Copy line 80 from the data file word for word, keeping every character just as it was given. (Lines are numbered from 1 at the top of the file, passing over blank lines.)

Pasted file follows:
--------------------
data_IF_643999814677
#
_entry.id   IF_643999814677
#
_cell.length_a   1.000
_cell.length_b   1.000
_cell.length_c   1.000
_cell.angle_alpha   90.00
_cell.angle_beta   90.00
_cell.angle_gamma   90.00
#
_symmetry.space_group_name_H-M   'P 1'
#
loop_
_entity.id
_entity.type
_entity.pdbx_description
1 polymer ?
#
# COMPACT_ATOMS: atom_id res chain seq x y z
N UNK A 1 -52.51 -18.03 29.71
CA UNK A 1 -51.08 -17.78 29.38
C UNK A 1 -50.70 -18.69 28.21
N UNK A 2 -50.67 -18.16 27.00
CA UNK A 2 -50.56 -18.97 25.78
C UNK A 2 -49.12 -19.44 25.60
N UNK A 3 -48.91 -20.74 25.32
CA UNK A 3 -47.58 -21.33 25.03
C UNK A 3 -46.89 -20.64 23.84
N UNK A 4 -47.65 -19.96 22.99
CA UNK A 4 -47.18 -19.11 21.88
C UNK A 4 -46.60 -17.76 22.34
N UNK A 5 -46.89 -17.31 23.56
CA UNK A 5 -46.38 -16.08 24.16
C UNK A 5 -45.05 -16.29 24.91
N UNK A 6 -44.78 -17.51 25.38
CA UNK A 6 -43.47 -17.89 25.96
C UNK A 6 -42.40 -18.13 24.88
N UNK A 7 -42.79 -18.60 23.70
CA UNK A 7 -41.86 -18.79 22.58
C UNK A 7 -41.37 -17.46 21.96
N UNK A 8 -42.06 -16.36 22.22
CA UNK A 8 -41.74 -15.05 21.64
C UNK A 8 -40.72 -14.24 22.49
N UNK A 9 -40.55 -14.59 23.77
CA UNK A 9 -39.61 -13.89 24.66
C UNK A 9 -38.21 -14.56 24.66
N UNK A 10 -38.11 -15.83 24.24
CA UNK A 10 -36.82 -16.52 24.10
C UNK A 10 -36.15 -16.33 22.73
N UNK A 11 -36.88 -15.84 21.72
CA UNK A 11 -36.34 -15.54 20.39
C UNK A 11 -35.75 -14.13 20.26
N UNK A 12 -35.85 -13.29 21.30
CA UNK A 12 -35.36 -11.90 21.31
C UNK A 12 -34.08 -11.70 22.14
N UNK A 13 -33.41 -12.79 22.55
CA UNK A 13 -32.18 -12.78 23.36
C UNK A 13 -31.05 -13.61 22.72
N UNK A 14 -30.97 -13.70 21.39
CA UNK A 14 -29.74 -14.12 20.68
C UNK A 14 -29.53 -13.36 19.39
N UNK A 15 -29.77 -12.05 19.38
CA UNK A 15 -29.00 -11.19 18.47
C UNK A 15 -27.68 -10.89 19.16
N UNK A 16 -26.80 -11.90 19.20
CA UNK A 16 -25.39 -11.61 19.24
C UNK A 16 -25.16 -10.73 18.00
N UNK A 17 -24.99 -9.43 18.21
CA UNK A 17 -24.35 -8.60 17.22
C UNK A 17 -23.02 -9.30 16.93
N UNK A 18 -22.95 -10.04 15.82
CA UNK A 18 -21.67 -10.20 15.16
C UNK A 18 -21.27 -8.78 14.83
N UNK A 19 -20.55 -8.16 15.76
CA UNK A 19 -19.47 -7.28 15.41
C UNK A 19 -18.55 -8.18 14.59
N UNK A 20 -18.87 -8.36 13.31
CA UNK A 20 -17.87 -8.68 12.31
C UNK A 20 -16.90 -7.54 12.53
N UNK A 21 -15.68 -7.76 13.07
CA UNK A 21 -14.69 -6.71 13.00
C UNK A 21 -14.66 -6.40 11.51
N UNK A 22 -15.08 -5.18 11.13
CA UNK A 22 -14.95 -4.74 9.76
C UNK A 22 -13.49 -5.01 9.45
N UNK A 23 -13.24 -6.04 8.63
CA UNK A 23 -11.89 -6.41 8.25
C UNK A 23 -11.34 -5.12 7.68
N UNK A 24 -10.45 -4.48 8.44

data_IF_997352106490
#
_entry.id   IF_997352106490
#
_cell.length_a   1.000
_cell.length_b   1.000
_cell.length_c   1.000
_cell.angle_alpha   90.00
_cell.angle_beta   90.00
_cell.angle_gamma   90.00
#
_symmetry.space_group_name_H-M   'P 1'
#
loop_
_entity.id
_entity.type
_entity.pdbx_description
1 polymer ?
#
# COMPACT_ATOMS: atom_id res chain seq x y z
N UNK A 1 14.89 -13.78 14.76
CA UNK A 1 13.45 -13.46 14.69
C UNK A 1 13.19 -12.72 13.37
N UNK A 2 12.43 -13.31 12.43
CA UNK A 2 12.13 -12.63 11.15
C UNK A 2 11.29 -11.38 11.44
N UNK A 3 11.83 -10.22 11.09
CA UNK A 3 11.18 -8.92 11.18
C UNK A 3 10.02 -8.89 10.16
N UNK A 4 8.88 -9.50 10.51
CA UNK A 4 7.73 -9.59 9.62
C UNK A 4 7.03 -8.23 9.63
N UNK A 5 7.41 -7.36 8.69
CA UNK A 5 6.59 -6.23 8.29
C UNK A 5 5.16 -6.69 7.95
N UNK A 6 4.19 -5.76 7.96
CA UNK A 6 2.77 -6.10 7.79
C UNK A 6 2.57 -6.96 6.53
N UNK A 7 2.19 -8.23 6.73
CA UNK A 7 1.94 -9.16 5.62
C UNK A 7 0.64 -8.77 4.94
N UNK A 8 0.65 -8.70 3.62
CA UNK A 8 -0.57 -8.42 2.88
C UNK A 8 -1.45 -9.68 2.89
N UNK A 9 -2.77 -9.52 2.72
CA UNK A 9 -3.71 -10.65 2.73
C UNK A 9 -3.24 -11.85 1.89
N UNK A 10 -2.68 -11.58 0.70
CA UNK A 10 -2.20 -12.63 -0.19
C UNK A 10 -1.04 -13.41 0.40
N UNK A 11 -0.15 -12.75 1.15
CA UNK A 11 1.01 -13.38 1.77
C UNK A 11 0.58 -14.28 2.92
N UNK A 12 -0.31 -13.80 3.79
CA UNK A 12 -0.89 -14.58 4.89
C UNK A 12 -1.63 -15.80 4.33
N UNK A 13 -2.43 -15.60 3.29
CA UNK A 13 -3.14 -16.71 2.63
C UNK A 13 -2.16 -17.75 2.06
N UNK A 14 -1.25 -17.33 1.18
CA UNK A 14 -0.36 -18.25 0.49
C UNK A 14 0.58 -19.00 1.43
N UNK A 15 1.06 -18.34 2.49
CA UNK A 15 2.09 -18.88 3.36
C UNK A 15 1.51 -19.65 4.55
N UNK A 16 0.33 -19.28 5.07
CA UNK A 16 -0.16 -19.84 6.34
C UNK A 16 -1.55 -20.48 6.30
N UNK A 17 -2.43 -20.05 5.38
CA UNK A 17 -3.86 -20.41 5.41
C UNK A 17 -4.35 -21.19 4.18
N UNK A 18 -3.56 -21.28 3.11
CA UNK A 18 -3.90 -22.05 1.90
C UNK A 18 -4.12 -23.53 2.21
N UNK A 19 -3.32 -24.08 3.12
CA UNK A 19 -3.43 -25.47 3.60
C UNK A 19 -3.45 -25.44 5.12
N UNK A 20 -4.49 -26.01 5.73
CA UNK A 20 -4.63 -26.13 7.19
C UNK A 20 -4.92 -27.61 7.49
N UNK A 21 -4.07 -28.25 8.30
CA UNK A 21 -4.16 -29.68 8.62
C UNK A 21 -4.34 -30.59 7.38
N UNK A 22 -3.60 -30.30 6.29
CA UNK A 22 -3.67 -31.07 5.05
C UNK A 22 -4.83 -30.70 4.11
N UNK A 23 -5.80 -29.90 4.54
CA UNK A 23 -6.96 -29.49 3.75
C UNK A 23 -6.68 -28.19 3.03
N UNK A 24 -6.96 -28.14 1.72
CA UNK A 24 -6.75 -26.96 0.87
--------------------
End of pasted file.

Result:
C UNK A 20 -16.90 -7.54 12.53